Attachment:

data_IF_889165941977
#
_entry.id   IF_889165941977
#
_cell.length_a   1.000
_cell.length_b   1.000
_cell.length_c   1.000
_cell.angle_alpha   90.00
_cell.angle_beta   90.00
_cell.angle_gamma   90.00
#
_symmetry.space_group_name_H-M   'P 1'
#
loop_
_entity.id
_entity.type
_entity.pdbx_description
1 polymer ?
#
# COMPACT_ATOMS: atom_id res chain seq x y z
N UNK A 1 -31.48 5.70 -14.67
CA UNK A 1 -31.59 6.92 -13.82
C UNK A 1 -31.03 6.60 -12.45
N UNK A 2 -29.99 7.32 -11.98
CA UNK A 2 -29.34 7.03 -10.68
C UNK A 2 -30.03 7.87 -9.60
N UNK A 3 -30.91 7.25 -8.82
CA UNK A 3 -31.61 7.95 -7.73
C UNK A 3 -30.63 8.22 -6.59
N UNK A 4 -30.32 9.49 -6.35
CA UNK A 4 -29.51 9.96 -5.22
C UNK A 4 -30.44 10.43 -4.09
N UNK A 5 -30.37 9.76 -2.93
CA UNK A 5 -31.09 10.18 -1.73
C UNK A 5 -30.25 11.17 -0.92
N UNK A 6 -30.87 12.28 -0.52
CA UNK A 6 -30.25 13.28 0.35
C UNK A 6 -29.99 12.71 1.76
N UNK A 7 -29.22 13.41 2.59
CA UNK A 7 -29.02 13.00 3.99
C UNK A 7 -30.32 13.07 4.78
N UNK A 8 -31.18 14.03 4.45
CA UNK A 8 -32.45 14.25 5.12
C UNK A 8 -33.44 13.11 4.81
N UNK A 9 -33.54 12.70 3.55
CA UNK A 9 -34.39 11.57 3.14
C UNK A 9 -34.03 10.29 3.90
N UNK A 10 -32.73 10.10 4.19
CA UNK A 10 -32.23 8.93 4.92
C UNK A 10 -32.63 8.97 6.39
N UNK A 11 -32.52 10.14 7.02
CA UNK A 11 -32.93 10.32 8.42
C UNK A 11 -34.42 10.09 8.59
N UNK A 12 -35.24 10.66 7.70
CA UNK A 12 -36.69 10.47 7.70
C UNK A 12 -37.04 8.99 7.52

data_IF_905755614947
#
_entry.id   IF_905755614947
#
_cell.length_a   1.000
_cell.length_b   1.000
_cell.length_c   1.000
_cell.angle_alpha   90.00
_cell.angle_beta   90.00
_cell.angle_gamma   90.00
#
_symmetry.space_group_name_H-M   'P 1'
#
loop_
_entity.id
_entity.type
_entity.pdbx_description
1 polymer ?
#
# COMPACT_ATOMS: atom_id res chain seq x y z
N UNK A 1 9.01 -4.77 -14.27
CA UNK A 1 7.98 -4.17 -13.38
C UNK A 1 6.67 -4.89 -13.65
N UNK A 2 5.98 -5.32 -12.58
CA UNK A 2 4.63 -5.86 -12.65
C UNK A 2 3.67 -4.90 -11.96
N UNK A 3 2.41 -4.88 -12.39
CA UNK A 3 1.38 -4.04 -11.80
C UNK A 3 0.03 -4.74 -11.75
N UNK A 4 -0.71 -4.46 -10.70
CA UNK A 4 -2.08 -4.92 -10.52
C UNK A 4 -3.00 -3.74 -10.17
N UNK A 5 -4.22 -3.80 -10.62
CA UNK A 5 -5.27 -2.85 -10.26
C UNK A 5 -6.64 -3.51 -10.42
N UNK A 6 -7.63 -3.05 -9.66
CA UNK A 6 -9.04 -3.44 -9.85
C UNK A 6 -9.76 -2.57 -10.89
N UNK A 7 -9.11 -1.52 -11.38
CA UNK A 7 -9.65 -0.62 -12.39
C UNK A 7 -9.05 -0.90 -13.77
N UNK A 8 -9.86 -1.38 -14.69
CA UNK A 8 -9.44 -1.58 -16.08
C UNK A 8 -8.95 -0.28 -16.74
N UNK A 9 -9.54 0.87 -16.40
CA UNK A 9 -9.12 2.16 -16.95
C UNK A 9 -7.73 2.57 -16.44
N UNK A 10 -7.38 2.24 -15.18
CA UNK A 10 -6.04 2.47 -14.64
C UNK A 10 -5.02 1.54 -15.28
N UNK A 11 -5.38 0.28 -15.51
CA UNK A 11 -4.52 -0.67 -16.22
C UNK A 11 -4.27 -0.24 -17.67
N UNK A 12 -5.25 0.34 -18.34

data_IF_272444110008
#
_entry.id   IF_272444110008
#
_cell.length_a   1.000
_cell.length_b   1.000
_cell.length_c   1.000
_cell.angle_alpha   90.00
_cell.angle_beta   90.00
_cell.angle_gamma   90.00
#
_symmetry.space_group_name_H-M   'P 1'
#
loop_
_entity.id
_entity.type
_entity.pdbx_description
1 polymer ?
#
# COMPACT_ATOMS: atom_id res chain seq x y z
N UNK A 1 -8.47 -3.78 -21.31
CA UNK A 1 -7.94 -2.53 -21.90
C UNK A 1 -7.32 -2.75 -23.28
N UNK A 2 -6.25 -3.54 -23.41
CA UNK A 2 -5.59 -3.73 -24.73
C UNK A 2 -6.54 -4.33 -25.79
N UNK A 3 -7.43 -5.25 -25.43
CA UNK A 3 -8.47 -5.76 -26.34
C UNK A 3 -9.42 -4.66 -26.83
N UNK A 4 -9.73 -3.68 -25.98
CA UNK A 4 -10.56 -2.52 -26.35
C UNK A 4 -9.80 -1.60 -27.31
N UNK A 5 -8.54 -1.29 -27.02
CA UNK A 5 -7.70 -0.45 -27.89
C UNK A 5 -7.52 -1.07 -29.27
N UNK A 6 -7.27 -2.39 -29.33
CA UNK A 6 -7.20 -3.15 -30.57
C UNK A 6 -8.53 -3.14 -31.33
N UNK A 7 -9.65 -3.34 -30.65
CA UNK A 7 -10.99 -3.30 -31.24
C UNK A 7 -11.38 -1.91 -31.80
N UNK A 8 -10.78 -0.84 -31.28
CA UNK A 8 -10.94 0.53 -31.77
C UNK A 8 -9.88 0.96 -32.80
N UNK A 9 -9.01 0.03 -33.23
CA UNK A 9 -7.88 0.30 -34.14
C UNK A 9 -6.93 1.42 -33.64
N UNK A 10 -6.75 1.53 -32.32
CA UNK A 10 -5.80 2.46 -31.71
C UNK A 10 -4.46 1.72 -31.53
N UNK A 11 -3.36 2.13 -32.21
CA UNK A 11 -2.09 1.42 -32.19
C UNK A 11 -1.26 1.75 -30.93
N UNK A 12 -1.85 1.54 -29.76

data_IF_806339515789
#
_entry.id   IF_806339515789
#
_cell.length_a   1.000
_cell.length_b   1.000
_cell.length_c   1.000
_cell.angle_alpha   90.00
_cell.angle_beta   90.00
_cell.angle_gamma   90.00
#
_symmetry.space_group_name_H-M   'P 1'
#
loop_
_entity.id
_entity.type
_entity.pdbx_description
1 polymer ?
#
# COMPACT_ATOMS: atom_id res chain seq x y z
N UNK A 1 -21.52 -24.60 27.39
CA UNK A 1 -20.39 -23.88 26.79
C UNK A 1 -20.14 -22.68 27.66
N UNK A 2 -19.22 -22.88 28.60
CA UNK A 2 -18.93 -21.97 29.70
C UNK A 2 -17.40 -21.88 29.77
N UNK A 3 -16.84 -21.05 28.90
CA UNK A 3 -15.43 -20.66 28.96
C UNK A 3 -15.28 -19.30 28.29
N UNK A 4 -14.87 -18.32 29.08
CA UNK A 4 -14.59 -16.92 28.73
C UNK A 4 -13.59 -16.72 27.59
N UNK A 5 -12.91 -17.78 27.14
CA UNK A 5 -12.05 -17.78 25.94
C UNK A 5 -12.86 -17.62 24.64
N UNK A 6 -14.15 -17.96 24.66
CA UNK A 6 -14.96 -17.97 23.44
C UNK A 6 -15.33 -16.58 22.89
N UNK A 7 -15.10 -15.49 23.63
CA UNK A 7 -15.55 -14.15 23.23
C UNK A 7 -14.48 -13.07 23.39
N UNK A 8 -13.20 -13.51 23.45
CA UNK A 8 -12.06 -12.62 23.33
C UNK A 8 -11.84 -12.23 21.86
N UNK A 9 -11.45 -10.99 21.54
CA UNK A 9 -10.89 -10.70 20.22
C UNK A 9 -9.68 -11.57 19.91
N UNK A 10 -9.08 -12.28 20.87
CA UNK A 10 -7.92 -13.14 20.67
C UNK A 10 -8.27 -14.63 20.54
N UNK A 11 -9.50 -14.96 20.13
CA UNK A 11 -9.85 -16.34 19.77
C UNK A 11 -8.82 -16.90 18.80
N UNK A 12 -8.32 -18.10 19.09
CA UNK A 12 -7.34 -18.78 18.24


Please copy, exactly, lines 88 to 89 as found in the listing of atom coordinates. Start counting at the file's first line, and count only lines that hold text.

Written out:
C UNK A 4 -3.00 -3.74 -10.17
N UNK A 5 -4.22 -3.80 -10.62